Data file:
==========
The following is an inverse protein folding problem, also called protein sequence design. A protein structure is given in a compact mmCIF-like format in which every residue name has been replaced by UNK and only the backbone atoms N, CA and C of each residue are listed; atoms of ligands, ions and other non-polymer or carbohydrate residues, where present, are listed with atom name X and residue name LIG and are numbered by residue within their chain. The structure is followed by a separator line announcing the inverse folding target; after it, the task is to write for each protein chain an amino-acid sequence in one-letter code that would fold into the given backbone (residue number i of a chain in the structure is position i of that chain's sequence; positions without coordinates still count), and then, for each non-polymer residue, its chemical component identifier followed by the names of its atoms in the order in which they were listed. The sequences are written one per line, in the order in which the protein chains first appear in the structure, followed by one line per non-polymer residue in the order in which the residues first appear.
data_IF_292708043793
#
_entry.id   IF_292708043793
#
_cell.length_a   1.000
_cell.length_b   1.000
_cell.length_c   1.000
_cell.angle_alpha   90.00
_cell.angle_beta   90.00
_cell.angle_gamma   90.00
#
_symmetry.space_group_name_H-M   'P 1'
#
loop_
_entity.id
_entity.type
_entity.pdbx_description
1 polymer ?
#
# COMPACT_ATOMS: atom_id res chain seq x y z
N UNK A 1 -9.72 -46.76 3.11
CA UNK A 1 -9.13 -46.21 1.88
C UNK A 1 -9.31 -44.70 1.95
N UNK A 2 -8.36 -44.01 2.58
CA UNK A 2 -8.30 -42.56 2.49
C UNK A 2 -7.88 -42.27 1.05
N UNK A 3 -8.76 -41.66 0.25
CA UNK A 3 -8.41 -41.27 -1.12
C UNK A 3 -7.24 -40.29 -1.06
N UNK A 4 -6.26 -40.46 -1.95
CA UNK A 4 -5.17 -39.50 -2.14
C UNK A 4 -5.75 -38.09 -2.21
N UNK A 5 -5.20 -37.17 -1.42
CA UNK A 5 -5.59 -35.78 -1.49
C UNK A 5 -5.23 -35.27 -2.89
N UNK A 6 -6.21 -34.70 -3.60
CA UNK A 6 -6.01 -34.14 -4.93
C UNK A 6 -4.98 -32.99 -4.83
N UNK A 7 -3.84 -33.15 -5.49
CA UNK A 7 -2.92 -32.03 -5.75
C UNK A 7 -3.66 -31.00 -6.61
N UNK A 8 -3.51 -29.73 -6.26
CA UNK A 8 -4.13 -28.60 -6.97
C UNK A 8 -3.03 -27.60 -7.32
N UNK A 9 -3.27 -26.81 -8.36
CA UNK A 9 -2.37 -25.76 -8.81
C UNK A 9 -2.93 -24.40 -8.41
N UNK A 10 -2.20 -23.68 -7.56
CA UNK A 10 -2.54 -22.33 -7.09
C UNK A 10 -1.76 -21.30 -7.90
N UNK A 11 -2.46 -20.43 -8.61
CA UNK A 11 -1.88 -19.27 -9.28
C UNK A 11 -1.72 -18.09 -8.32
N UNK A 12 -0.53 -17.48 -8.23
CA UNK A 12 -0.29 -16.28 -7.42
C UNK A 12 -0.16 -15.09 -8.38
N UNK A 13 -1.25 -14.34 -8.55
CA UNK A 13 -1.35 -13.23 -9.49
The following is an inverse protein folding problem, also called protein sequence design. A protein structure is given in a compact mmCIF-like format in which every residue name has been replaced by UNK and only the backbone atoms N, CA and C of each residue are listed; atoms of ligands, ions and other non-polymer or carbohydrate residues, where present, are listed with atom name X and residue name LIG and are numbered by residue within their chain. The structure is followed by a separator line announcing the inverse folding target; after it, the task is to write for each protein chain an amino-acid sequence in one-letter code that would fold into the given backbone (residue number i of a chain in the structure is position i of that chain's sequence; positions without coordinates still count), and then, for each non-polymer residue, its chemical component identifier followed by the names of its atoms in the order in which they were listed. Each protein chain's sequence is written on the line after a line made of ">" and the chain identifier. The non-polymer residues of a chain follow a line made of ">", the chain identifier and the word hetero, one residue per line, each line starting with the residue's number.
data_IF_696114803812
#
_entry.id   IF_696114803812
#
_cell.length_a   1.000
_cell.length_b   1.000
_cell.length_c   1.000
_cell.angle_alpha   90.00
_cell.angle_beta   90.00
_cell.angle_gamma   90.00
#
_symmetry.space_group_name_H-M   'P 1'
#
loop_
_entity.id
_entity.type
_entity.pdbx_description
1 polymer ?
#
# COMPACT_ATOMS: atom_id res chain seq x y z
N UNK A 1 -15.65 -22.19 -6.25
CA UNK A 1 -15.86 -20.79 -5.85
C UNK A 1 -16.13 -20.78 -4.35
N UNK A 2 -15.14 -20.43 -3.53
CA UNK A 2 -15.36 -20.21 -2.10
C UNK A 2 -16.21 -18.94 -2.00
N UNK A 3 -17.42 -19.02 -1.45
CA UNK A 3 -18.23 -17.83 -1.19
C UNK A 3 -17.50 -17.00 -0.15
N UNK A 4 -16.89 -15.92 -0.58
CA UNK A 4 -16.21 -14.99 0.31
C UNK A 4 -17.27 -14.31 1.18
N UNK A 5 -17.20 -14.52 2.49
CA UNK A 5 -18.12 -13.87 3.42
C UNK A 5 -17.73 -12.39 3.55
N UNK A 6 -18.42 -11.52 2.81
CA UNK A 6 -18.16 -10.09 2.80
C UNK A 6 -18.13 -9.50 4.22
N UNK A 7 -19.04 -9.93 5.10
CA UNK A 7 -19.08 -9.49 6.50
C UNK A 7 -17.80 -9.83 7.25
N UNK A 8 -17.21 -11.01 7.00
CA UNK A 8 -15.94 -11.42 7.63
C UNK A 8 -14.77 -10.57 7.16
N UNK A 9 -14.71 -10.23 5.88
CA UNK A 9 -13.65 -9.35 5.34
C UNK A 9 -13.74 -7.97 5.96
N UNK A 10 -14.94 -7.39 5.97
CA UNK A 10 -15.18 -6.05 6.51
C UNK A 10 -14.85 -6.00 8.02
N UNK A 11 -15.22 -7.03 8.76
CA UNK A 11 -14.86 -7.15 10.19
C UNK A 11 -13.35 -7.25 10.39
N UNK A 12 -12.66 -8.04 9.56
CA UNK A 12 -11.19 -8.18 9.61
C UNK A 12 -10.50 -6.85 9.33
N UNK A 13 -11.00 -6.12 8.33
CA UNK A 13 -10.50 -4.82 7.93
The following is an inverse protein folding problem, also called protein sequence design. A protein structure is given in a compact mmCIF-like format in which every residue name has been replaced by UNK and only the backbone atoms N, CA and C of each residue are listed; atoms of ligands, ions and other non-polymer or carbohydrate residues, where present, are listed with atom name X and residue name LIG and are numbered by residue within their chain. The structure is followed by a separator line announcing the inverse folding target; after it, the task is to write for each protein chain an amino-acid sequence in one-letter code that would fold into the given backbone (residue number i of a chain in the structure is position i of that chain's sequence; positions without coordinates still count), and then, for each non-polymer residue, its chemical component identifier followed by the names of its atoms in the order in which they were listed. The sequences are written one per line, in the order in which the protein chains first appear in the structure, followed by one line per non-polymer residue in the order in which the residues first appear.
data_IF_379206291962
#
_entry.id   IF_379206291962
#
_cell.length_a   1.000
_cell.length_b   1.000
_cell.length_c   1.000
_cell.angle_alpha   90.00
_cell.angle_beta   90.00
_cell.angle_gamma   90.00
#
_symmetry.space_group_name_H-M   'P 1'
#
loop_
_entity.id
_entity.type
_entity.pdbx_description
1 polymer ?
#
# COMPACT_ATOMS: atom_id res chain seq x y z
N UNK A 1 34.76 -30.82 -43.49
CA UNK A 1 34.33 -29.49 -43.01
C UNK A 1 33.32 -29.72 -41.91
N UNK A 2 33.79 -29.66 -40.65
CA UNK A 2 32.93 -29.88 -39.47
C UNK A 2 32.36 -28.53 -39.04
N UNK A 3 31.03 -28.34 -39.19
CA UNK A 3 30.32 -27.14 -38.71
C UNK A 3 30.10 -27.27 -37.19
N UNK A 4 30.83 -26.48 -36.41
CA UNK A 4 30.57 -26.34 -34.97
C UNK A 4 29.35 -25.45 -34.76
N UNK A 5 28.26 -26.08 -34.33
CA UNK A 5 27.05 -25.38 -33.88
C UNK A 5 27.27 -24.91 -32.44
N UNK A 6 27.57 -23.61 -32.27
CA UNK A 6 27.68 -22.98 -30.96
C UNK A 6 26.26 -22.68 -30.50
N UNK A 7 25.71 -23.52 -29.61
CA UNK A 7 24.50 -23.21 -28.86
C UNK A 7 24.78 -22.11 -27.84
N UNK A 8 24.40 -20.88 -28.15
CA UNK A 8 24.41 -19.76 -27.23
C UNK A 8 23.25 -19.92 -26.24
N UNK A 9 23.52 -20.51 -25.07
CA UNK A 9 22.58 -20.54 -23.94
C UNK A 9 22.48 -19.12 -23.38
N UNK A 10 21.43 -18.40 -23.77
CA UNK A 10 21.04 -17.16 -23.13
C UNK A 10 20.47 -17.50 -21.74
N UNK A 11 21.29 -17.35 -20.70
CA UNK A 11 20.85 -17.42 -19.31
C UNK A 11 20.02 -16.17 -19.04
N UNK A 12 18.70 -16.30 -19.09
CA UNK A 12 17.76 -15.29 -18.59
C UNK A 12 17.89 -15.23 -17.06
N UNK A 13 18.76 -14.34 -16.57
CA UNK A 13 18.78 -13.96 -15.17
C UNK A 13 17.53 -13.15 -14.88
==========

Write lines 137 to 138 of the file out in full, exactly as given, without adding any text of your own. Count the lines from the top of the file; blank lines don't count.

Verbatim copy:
1 polymer ?
#